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Restoration of historic Wabash caboose completed

By Uncategorized

The Fort Wayne Railroad Historical Society, Inc (FWRHS) has completed an extensive rebuild of its historic, century-old Wabash Railroad caboose no. 2534 – one of only two wooden Wabash cabooses in existence.

Once on display in Fort Wayne’s Swinney Park in 1957, the caboose and Wabash steam locomotive no. 534 were part of a monument installed by the Tri-State Railroad Community Committee, a consortium of area railroad employees. In 1984, the display was relocated to the FWRHS in New Haven.

While the caboose was used occasionally in events and operations in New Haven, its condition had deteriorated after 60 years of exposure to the elements. In 2018, project manager David “DJ” DePanicis, a school director from the Youngstown, Ohio region, determined that his woodworking background would enable him to take on the project in a leadership role.

With donations from members and the general public, in addition to assistance from the Wabash Railroad Historical Society, DePanicis and a team of over a dozen regular volunteers steadily disassembled and rebuilt the caboose over three years and committed over 5,000 hours to the effort. 90% of the structure was replaced and over 1,000 pieces of new lumber were used in the effort, including several curved and arched beams that were hand-made for the interior roof.

“We have such a great variety of people at the Society. Whether you have carpentry skills, are just providing general labor, or have just a love of history, our projects are the kind that anyone can lend a hand in, regardless of skills,” remarked DePanicis. “Restoring a caboose is a lot like building a house with your best friends.”

Generally, cabooses were used by train crews on freight trains to supervise their train and shipments en-route. Due to the long hours involved in the trade, they were often outfitted with desks, tables, beds, stoves, washbasins, and water closet and customized by their employees. This particular caboose was outfitted with a coal-fired stove cast in a Fort Wayne foundry. The caboose contains a combination of original kerosene and new and donated electric lamps for nighttime illumination and a pair of original Wabash Railroad marker lights were also donated to the project.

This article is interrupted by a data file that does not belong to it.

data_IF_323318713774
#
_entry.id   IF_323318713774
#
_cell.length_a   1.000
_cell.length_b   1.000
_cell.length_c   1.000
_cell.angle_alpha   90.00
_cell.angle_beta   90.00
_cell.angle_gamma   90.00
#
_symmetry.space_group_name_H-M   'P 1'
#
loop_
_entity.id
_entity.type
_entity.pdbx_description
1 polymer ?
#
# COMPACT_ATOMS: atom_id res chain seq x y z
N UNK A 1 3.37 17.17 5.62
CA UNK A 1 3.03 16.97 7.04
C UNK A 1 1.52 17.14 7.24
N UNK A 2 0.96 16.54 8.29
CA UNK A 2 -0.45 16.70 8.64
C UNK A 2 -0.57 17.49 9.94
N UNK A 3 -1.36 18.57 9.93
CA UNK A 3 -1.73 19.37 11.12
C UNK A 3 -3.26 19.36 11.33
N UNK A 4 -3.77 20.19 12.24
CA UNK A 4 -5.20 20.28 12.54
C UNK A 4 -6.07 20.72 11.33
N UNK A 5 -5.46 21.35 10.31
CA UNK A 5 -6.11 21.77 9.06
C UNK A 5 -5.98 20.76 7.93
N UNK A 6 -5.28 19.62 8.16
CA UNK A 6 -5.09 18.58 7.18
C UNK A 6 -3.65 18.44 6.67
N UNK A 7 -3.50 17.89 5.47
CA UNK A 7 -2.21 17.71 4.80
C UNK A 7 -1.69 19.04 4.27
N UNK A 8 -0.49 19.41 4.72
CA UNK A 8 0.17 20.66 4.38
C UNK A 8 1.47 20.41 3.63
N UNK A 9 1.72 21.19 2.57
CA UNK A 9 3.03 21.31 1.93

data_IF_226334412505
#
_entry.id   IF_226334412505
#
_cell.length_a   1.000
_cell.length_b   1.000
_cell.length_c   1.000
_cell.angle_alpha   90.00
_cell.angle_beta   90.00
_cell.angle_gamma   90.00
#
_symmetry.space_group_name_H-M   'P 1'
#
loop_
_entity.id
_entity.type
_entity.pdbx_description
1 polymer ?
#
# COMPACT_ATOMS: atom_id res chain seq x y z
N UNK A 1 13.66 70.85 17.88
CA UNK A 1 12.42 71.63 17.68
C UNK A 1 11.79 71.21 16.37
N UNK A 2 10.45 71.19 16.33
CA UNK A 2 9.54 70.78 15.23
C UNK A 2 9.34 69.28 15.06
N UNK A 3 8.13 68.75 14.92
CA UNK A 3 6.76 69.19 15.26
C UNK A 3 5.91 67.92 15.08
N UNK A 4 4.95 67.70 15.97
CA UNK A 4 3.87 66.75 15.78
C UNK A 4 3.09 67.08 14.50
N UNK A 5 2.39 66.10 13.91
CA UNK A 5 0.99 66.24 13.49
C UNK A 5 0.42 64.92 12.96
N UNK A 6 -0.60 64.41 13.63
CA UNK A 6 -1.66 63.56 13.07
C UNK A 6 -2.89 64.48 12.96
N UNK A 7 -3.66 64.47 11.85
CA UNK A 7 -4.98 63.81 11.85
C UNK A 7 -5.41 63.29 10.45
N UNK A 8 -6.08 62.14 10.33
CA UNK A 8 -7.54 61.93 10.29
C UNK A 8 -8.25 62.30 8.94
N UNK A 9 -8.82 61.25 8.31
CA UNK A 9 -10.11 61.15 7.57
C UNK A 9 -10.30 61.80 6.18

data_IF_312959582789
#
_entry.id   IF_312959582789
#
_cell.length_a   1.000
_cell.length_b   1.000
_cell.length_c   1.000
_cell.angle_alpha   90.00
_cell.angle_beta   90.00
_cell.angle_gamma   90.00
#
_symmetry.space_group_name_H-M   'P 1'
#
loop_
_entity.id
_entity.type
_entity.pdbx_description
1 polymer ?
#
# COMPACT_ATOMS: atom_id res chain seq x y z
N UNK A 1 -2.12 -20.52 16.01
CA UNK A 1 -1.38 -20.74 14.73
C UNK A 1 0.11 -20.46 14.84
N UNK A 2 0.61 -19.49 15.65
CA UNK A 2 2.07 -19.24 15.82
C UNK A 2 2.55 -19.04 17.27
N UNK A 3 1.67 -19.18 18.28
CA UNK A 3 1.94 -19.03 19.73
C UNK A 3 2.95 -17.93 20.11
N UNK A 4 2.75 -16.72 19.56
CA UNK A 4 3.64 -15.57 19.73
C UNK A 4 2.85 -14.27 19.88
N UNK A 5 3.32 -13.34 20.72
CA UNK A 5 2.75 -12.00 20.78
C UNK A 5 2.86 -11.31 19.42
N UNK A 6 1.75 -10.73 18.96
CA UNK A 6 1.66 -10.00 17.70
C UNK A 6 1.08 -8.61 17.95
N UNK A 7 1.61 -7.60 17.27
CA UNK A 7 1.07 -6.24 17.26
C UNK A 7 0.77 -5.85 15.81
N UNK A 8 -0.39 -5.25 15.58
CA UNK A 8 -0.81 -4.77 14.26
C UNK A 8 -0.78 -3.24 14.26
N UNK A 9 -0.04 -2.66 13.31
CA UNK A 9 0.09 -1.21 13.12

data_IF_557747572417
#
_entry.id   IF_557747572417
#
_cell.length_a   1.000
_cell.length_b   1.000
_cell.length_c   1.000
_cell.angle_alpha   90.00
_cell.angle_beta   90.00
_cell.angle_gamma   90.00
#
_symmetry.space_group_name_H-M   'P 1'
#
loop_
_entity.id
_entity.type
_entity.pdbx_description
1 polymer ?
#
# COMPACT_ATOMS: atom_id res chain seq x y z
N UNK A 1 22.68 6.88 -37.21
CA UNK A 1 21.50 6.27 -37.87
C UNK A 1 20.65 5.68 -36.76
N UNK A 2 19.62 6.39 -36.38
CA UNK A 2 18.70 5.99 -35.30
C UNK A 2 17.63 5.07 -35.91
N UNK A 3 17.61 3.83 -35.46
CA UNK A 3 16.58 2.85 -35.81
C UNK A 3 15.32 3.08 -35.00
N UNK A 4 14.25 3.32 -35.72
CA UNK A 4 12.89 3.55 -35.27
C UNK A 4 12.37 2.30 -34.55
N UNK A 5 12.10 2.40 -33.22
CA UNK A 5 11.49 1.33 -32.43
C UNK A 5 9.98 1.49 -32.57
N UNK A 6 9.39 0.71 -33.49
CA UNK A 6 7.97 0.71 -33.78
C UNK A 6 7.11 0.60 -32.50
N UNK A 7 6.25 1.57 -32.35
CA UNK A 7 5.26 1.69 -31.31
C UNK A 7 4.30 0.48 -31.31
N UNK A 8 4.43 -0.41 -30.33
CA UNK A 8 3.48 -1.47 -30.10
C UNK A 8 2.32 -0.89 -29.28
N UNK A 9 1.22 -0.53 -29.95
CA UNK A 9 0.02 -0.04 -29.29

Wabash caboose no. 2534 will continue to serve in an educational and entertainment capacity, hosting families aboard the organization’s popular Santa Train and other seasonal events. The caboose’s counterpart, steam locomotive no. 534, is currently undergoing preparation for a restoration of its own sometime in the future.

City and Headwaters Junction strike deal, partnership

By Headwaters Junction, News, Uncategorized

July 13, 2020, FORT WAYNE, INDIANA – Statement from the Headwaters Junction Board of Directors regarding the Redevelopment Commission’s vote approving the City of Fort Wayne’s purchase of Headwaters Junction’s interest in the Norfolk Southern railroad right-of-way property:

“As we have from the beginning, we are proud to partner with the City as they continue their efforts to make Fort Wayne a world-class place to live, work and play. We believe this agreement with the City is the right step for Fort Wayne and its ongoing efforts to transform our riverfront into an amazing destination for residents and visitors alike.

At the same time, we are excited about what the future holds for Headwaters Junction. While its concept as a recreated rail yard, roundhouse and tourist railroad is rooted in our history, its vision looks confidently to the future. It will bring a mixed-use regional destination offering unique programs, events, connectivity and truly memorable experiences, while celebrating our city’s local culture and identity.

We are grateful to the City for its continued support of Headwaters Junction, and we look forward to working with its Community Development team to set the foundation for the City’s partnership and contribution to creating a regional destination entirely unique to Fort Wayne and Northeast Indiana.”

The City of Fort Wayne also released a statement: